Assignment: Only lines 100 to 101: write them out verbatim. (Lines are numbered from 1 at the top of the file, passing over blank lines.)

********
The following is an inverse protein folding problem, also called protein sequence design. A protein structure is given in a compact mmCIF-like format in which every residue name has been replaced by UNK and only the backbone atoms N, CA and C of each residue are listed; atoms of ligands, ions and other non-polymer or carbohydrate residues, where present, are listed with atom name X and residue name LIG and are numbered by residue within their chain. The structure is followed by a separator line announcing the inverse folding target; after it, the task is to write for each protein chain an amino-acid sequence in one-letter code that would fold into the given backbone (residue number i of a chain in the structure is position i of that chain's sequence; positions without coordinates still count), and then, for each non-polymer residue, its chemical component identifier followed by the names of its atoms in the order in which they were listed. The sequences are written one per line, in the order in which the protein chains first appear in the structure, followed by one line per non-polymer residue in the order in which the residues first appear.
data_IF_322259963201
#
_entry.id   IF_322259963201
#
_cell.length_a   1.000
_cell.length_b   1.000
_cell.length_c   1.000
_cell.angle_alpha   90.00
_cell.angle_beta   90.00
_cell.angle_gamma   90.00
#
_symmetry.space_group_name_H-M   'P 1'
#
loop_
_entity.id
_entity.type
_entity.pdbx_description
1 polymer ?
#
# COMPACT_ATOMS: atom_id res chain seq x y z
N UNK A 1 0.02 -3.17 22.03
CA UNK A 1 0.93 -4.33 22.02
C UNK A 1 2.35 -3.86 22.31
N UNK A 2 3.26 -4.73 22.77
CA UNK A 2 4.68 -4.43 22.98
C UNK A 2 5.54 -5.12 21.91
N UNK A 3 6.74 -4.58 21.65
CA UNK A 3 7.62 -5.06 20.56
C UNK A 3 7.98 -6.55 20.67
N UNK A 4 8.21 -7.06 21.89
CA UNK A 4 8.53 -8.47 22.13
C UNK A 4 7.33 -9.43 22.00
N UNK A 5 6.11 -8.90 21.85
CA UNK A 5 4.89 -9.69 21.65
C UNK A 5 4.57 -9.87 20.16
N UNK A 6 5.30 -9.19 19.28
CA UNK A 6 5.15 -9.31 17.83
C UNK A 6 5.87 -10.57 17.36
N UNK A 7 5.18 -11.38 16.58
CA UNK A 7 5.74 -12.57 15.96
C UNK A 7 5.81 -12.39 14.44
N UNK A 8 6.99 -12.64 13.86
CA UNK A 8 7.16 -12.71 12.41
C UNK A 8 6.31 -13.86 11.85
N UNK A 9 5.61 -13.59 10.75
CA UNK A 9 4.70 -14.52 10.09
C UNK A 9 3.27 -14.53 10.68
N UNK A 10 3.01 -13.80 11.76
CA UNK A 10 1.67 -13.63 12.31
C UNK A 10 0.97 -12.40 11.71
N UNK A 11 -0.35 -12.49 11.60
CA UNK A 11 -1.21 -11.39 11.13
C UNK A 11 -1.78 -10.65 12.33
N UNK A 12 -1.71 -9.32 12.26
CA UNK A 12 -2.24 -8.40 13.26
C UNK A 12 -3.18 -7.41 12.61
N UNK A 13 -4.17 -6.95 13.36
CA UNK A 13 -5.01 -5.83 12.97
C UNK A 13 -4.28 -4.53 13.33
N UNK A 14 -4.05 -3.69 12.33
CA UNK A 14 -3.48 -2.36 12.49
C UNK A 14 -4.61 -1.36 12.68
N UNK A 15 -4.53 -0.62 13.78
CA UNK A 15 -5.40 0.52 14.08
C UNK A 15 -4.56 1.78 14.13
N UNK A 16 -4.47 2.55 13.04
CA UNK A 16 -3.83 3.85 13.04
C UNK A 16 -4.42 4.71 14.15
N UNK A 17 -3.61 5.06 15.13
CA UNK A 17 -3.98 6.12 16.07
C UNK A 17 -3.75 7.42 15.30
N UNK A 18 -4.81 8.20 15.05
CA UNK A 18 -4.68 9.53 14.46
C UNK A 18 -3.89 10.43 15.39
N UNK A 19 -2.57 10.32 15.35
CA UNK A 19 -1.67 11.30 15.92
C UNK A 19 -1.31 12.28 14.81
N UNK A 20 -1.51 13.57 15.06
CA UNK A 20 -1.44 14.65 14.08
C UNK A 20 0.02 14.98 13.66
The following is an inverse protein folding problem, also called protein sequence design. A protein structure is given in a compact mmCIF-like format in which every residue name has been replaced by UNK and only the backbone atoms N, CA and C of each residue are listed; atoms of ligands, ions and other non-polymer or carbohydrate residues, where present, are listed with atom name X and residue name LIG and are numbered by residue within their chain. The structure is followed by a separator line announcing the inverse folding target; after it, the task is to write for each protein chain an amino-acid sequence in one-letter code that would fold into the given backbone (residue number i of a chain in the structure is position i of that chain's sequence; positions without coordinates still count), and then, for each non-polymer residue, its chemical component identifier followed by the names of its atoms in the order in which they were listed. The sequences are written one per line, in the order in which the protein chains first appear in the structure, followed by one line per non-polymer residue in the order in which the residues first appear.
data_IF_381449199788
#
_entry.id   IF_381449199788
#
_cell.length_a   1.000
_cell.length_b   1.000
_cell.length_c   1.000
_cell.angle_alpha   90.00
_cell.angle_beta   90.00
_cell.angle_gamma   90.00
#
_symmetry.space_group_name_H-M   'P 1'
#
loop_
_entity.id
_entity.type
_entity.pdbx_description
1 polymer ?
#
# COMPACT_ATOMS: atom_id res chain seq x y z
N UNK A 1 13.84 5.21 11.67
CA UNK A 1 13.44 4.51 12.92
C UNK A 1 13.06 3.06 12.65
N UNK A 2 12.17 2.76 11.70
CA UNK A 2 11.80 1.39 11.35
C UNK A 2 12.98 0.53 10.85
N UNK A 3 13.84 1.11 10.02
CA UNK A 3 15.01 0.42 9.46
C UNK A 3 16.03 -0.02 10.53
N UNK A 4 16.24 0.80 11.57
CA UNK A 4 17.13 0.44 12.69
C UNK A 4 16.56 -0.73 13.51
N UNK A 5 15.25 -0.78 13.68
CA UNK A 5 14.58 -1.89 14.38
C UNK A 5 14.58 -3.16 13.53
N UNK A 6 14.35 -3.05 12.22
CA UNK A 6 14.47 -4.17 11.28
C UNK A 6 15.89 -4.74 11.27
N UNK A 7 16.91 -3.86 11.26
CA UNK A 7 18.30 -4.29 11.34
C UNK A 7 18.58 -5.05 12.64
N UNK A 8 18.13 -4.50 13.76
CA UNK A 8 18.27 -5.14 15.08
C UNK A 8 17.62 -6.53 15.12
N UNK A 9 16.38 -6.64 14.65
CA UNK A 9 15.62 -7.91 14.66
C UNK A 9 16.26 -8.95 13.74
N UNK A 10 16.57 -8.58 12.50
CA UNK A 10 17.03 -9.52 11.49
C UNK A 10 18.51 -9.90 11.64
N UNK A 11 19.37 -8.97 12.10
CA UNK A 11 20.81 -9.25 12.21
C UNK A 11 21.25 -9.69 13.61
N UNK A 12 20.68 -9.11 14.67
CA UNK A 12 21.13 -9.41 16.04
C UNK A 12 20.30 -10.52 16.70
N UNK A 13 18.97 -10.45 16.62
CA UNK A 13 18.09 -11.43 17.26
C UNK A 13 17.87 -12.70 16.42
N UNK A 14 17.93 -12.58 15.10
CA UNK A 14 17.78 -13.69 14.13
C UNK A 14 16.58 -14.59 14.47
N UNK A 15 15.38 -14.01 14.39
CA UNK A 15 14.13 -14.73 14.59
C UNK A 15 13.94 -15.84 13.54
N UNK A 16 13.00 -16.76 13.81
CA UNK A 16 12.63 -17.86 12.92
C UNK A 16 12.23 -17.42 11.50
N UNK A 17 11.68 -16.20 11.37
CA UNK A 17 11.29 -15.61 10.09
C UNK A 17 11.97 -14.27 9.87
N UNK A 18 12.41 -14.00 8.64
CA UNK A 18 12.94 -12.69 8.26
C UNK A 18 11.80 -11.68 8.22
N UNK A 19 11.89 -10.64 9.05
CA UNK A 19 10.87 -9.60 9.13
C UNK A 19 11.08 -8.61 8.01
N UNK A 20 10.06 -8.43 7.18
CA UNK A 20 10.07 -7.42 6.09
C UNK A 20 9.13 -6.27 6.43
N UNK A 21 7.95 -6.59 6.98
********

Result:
1 polymer ?
#